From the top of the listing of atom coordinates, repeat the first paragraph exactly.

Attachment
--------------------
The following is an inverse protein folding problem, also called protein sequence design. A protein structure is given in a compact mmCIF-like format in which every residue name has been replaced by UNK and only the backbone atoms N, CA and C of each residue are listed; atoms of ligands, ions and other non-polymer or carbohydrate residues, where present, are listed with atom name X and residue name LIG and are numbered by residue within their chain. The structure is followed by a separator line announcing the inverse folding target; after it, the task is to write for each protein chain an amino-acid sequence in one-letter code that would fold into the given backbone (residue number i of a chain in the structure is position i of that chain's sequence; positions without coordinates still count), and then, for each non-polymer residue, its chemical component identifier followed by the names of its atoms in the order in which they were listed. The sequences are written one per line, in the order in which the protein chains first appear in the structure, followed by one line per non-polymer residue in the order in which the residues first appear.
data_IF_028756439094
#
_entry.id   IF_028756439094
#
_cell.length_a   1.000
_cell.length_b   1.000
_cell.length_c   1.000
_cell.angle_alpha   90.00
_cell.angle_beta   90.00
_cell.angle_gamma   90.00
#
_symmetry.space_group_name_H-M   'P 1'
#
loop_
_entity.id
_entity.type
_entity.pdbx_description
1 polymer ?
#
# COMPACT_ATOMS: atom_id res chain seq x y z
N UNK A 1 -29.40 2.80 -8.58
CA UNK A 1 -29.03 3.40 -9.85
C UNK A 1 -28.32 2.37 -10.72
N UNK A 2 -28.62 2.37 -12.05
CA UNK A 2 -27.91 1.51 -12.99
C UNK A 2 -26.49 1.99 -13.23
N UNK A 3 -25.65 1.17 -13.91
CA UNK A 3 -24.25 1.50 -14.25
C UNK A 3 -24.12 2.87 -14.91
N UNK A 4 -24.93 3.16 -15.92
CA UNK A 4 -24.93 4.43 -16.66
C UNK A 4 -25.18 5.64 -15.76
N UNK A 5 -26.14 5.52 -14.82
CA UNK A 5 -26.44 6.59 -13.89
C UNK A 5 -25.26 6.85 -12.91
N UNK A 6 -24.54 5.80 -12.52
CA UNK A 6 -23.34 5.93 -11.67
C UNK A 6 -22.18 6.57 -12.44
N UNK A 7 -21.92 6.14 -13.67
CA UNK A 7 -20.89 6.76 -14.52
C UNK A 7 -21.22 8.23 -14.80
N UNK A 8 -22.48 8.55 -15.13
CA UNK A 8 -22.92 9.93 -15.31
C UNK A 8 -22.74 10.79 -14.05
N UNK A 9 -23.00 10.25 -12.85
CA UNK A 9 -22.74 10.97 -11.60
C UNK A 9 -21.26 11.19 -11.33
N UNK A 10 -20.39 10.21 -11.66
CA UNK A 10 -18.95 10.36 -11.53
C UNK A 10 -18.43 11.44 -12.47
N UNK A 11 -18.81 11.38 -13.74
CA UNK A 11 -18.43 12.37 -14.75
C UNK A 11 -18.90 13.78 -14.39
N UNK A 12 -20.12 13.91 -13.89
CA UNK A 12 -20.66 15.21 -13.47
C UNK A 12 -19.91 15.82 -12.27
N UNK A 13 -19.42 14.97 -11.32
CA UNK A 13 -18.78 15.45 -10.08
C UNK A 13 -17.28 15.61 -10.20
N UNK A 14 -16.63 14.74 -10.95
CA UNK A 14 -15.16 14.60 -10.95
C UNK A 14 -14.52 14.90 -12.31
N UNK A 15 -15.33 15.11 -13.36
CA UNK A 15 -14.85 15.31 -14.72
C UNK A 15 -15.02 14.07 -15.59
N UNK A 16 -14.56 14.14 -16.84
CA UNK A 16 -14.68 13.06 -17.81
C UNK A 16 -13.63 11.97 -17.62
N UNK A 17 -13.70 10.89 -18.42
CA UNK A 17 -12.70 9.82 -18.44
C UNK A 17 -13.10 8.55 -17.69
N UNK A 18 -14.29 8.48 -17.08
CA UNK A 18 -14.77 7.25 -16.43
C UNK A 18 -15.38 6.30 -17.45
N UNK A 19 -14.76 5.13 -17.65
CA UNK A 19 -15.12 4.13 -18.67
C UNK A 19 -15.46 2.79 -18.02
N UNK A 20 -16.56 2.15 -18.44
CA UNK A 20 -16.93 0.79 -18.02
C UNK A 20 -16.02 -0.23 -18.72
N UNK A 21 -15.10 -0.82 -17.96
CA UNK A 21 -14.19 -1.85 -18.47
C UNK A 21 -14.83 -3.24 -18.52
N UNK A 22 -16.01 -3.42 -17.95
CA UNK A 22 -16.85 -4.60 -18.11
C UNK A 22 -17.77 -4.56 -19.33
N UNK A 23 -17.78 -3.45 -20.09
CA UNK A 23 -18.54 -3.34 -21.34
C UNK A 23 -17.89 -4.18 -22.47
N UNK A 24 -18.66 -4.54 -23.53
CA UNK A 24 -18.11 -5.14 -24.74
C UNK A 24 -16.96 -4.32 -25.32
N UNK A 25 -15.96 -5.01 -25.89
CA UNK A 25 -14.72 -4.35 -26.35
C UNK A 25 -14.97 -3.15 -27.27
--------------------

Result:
The following is an inverse protein folding problem, also called protein sequence design. A protein structure is given in a compact mmCIF-like format in which every residue name has been replaced by UNK and only the backbone atoms N, CA and C of each residue are listed; atoms of ligands, ions and other non-polymer or carbohydrate residues, where present, are listed with atom name X and residue name LIG and are numbered by residue within their chain. The structure is followed by a separator line announcing the inverse folding target; after it, the task is to write for each protein chain an amino-acid sequence in one-letter code that would fold into the given backbone (residue number i of a chain in the structure is position i of that chain's sequence; positions without coordinates still count), and then, for each non-polymer residue, its chemical component identifier followed by the names of its atoms in the order in which they were listed. The sequences are written one per line, in the order in which the protein chains first appear in the structure, followed by one line per non-polymer residue in the order in which the residues first appear.